“I think as things ease, people are coming out of survival mode and beginning to feel all the feelings they’ve been having to ignore for so long.” Dr Emma Svanberg on working as a psychologist during the pandemic…
Dr Emma Svanberg is a clinical psychologist working with parents and parents-to-be. A writer, speaker and activist, she works alongside a collective of other psychologists, together offering support for the whole family.
This past year, in a word, has been … a rollercoaster.
At first, my work was … Things slowed down for us therapists in the first lockdown, I think during March and April people felt a bit shell shocked at what was happening and were adjusting to this new way of life and figuring out how to juggle everything.
Referrals picked up as the intensity of lockdown kicked in. I think a lot of people were coping as well as can be expected, and the lockdown over winter was pretty disastrous for people in terms of mental health.
We have been under such strain for such a long time, and the impact is really showing now. I think as things ease, people are coming out of survival mode and beginning to feel all the feelings they’ve been having to ignore for so long.
What I realised I needed to do was … offer support and a framework to understand our experience.
And so I … Initially, my colleagues and I provided as much support and psychoeducation as we could on my free parenting community The Village. That wound down a bit as lockdown continued but the group has been a tremendous source of support throughout this year.
As well as supporting clients through therapy, I also wanted to make sense of some of the experiences people were having for a wider community. I think at times like this it can help to understand what we’re going through, especially when we’re feeling that there’s not much we can control.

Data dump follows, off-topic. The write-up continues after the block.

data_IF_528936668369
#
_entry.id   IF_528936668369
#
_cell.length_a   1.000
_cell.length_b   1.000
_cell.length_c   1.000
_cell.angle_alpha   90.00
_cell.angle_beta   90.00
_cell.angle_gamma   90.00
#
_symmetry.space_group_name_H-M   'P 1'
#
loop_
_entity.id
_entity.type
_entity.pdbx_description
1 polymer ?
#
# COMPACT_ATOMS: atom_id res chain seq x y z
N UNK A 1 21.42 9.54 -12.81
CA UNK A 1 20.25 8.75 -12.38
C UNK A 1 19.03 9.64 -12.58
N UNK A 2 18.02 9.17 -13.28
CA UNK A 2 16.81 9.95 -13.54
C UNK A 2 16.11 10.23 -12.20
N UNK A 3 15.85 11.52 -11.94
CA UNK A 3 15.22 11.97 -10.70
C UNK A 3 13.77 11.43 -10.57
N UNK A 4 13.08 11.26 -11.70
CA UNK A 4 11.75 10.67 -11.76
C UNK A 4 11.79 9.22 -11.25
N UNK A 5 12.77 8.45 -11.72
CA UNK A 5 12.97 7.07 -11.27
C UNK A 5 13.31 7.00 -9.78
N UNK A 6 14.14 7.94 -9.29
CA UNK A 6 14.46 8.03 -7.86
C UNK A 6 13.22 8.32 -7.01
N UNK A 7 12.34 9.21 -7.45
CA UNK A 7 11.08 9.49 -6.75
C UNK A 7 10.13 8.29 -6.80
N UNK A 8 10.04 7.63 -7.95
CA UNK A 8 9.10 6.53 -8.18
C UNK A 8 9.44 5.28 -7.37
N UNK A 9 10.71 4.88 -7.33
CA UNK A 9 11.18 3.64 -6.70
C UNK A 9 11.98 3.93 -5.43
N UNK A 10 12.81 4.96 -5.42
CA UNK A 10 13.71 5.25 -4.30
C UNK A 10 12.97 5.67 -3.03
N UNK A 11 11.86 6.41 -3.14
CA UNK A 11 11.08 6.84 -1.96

What I have done amazingly well is … Nothing. This year wasn’t about being amazing but about getting through as best we could
Running my own business this past year has been … very challenging at times, but I’ve been incredibly grateful to have a job that could be adjusted to remote working, and to be able to (virtually) walk beside people on this difficult path.
Now, looking back over the 12 months just gone, I feel … like it’s time to process.
In term of the future of my business/work, I feel … hopeful that mental health will be taken more seriously because it has been (still too small) a part of the national conversation, particularly maternity experiences through the pandemic and the impact on babies and toddlers.
The New Start For Life proposals are promising, although I’m obviously a bit cynical given how much the NHS and social care has been affected by the pandemic.
The hardest thing about working through a pandemic was … being in a pandemic. Obviously we don’t get trained to help people manage the threat of a new virus! But something I do love about psychology is that the evidence base is so broad and it meant I learned so much this year. I’d have obviously preferred not to have to learn it.
What I have done amazingly well is … Nothing. This year wasn’t about being amazing but about getting through as best we could. We’re here, we’ve managed the most intense year, that is amazing enough.